One of the first albums I reviewed for TPA was Guranfoe’s debut, Sum of Erda – a wonderful and eclectic fusion of sounds that was thoroughly grounded in the ’70s yet never suffered the pitfalls so many retro prog bands do. Filled with psychedelia and Canterbury, and sounding a little like Camel meets Zappa, or Soft Machine meets King Crimson, their influences may have been from the past, but Guranfoe sounded fresh and contemporary. I particularly singled out the drumming of Joe Burns, and it’s his drumming that’s the first thing that grabbed my attention in his new band, Jomo Tuun. Jomo Tuun is like Guranfoe on speed. Some of the same influences that make themselves known in Guranfoe reappear in Jomo Tuun, but are joined by more modern bands such as Tool, Karnivool and The Mars Volta. (The press kit lists only one of those bands, but I hear all three.) But as heavy as this new band is compared to Guranfoe, I’m quite sure that fans of one will enjoy the other.
Of course, it’s not fair to simply compare to Guranfoe, because of this new power trio (and what power!), only Burns comes from that band. The other members are Samuel Easter on guitars, and joining Burns in the rhythm section, Oli Cross on bass. Easter comes from progressive jam band The Fool’s Moon, who I was introduced to via (you guessed it) Guranfoe, after their New Year’s Eve gig over three sets (The Fool’s Moon, Guranfoe, and GuranFool) was released on Bandcamp. Cross comes from exploratory jazz outfit Phoenician Blinds. The various influences they bring from their respective groups all combine to create a most enjoyable and unusual take on prog metal, so that their music will likely appeal to those who are not fans of the genre as well as those who are. Jomo Tuun describe their sound as ferocious and aggressive, but it’s more ‘Rainbow Blood’ than ‘Reign in Blood’. It’s more funky than ferocious, and while it’s punchy, those punches aren’t thrown in that aggressive a nature.
In fact, one of the influences Jomo Tuun do give is the particularly non-aggressive Rush, and that’s a good one. Burns clearly is influenced by Neil Peart, and there are definite subtle nods to Rush throughout the album in his drumming. I find myself smiling to myself whenever I hear them. One obvious similarity between the two power trios is the way the members interact in both bands. Usually in a band, bass and drums are interdependent, and guitar contrapuntal. However, the rhythm section of Jomo Tuun is almost independent. The interplay between Burns, Easter and Cross is amazing as they take turns to play off or against each other as the music requires. Effectively, at any one time, at least two of the trio are playing melody and counterpoint at the same time. The exciting interplay between the three instruments are what gives so much of the enjoyment of One Tuun.
What I hear most in the music of Jomo Tuun is the mutual love of the insane and intricate. All three revel in wild and tricky playing that twists and turns in unexpected ways and directions. Never quite disjointed, the music IS angular – and I guess that’s where it can seem aggressive. Fall on one of those sharp corners and you will bleed. But as discordant as the music can be, it spills out effortlessly in a fluid motion, making the angularity of the music less dangerous. The rhythm section, especially, wilfully throws the listener around the room with wild abandon, but it’s a mosh pit in a padded cell, which makes it more fun than ferocious. And really, that’s the word I keep coming back to every time I listen to One Tuun. Jomo Tuun are fun to listen to. I imagine the band are a blast to see play live, and I hope someday I have the opportunity to check them out. I can imagine them on stage with wide grins plastered across their faces, because they’re having such fun playing their music.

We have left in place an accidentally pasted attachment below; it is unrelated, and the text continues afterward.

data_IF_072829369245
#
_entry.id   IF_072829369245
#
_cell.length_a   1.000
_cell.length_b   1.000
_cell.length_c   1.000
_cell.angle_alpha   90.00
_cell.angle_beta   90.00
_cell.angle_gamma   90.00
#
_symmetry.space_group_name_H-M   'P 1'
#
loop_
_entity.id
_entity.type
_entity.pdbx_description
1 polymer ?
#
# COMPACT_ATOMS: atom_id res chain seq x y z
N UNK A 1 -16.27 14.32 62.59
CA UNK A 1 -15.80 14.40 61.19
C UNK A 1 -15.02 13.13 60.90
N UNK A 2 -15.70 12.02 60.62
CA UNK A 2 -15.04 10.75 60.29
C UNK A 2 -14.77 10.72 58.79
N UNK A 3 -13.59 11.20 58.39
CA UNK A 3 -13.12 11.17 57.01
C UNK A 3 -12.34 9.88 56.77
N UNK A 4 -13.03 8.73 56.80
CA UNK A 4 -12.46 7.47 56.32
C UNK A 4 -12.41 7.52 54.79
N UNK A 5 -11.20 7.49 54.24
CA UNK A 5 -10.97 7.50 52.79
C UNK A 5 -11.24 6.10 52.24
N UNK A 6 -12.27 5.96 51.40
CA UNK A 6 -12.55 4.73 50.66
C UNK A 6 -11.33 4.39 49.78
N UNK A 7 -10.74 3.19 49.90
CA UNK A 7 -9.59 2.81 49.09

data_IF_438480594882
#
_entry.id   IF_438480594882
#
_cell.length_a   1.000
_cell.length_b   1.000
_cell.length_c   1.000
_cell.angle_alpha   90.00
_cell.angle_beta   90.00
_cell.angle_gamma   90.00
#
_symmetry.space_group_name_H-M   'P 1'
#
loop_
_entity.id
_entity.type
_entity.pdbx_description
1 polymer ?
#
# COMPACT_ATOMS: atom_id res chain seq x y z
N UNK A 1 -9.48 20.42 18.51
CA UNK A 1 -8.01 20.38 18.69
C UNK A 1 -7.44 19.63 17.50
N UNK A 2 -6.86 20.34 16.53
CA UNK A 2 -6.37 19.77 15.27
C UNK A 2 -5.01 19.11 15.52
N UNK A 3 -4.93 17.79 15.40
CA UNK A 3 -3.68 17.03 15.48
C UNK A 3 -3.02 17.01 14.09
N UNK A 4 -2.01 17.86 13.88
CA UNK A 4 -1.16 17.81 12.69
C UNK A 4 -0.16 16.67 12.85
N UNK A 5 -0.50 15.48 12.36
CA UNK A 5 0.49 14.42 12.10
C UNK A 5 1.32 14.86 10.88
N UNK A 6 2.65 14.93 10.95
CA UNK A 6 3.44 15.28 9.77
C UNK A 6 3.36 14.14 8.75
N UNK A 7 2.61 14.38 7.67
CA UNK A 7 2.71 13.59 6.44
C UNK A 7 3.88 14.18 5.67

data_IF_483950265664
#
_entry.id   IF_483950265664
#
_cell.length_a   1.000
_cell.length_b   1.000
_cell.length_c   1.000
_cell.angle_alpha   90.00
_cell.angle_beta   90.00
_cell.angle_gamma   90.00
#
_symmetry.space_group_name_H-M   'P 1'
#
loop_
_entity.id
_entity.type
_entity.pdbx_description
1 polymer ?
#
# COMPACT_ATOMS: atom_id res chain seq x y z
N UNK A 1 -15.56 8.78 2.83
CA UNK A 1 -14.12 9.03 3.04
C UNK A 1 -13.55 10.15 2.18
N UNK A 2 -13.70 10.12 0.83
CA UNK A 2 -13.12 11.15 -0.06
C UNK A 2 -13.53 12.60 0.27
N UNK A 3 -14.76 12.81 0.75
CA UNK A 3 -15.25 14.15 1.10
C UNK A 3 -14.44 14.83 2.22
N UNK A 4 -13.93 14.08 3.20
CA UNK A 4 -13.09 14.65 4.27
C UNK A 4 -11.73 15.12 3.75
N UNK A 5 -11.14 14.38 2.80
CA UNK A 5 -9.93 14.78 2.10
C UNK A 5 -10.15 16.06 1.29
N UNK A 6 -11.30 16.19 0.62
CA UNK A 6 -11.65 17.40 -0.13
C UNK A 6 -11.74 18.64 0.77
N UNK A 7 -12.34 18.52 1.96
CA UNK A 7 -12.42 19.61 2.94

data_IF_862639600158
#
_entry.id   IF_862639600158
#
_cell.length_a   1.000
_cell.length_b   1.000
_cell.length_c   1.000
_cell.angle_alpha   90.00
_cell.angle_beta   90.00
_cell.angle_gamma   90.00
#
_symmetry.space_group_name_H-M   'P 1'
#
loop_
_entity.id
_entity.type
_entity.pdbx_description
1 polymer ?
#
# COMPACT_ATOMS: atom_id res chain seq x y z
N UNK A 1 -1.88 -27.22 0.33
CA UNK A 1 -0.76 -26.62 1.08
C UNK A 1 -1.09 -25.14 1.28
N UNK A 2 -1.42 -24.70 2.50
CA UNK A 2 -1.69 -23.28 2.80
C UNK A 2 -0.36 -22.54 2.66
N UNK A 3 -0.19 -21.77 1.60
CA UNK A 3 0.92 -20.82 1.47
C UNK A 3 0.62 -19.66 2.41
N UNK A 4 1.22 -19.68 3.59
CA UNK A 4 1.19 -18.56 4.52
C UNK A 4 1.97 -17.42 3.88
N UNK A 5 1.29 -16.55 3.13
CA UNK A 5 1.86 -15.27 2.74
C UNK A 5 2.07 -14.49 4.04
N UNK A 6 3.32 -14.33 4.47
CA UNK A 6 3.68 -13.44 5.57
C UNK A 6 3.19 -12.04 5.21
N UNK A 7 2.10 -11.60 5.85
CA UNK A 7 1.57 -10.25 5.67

While there are certainly darker moments on the album, it is largely an upbeat and positive affair. A celebration of three like-minded musicians taking time away from their usual bands to indulge in some good old prog metal, and doing so with great joy and gusto. It’s unclear from the promotional material I received how much of the album was recorded with all three musicians in the studio together, but it certainly sounds a very collaborative affair. As disconnected as a lot of the playing could so easily be, given the different directions the three go at times, it all fits together like a particularly creative and complicated jigsaw puzzle. The pieces might not make sense looked at individually, but put together they create a quite astounding picture. To further strain the analogy, it helps that the trio draw on such a colourful palette, revealing shades and textures that really leap out at the listener. I find it hard to believe that the three were not in the same room at the same time, and yet the past couple of years of covid lockdowns and social distancing do make this a possibility.
Is this project is just a one off diversion from their main bands? I certainly hope not, based upon the strength of One Tuun. That Jomo Tuun describe this as their debut album on Bandcamp certainly implies to me that there will be future recordings. I can’t wait to hear more from this trio, and I definitely want to catch them live. In the meantime, I have this album, and it is definitely getting a lot of spins. If you’re a prog metal fan or not, I urge you to give this album a listen. It may well surprise you!
01. Scorpion Watcher Welcomes You (5:33)
02. The Lindworm Stirs (4:38)
03. Omni Potenta (4:40)
04. Tetracyst (5:24)
05. Seventh Ruler (6:08)
06. Barghurst (7:36)
Total Time – 33:59
Samuel Easter — Electric & Acoustic Guitars
Oli Cross — Bass
Joe Burns — Drums, Percussion, Roto Toms
Record Label: Drongo Records
Country of Origin: U.K.
Date of Release: 17th December 2021